A new study by doctors and policymakers at public hospitals posits that the price cap on coronary stents may have helped a larger number of patients from lower-income groups undergo life-saving angioplasty since their number went up sharply after the price-regulation move. The study, led by Dr Bhanu Duggal, the head of cardiology at AIIMS, Rishikesh, found that the number of patients who underwent procedures involving stents in Maharashtra rose by 43% after the state reduced prices of drug-eluting stents in 2014—while only 40.7% of the patients could afford the high-end stents in 2013, the number jumped to 71.3% in 2015.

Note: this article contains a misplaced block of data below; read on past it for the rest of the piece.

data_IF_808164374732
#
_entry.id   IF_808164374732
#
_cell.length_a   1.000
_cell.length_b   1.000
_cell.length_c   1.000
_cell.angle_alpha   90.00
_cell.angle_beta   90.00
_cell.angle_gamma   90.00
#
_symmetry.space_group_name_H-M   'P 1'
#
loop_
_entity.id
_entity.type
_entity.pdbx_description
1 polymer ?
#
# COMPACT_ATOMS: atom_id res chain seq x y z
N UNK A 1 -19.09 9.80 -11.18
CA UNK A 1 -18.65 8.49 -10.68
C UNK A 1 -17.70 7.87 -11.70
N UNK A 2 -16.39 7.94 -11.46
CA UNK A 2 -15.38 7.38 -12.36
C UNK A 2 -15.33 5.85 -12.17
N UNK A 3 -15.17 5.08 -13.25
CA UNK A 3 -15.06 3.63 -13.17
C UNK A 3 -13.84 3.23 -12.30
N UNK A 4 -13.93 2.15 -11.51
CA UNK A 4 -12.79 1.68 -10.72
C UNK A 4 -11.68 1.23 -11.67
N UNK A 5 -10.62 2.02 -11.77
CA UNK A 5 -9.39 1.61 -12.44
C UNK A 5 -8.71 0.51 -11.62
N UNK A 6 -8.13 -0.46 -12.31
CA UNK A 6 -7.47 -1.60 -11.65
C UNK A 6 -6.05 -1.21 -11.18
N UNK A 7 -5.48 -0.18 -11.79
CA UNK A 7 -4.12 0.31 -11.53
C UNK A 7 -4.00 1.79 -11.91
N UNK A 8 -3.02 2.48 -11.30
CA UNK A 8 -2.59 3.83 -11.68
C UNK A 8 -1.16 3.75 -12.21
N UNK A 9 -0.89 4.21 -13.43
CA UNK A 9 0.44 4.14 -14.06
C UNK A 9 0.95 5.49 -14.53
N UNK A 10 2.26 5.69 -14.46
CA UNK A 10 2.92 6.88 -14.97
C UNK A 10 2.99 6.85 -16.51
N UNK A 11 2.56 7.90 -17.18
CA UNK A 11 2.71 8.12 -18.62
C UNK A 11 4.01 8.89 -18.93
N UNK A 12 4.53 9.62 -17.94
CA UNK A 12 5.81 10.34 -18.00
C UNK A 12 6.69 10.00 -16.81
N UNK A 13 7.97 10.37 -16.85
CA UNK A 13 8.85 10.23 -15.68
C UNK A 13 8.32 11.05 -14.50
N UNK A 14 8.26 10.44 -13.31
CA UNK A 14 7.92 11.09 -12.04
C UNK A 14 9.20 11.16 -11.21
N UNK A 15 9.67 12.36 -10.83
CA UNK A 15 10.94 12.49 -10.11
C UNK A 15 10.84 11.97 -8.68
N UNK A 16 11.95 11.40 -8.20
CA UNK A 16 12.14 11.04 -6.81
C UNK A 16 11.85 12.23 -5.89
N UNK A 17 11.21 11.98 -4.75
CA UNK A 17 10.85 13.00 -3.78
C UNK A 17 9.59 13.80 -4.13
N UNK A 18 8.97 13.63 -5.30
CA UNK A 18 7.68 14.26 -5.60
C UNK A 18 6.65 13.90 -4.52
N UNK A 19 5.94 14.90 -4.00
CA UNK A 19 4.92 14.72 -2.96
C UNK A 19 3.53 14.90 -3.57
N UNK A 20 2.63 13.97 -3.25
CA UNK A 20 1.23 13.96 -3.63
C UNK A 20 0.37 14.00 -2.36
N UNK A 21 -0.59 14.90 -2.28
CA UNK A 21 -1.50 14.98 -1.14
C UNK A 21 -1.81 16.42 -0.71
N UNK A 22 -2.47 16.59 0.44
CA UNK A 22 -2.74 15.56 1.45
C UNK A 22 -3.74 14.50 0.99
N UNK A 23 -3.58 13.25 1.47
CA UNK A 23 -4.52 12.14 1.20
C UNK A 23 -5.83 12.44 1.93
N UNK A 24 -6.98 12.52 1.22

All that said, the price-control regime was a bad idea then and is a bad idea now. The effect that the study describes could most likely be temporal, since drug-eluting stents are mostly manufactured by medical-device MNCs, and post 2017, many have either pulled out their state-of-the-art stents from the Indian market or have announced plans to do so. The capping slashed the price of drug-eluting stents by as much as 70%. While a company offset a hit on margins in Maharashtra because of pricing freedom in other stents, post 2017, it is a changed reality for medical-device makers. Top-rung MNCs pulling their products out of the Indian market also has serious implications for patients in the country. The move is likely to deprive them of access to the best, and perhaps the most appropriate, stent technology in the long-run. In any case, if the government felt that there was a problem of lower-income patients being more likely to opt out of life-saving procedures because of high stent costs, it could have defrayed the costs by subsidising stents at public hospitals based on income. The lack of pricing freedom in medical devices sends out signals to the international investing community that regulatory action in India could be a potential threat. It was, therefore, a sane decision when the NPPA decided to hike stent prices in its latest move. – Financial Express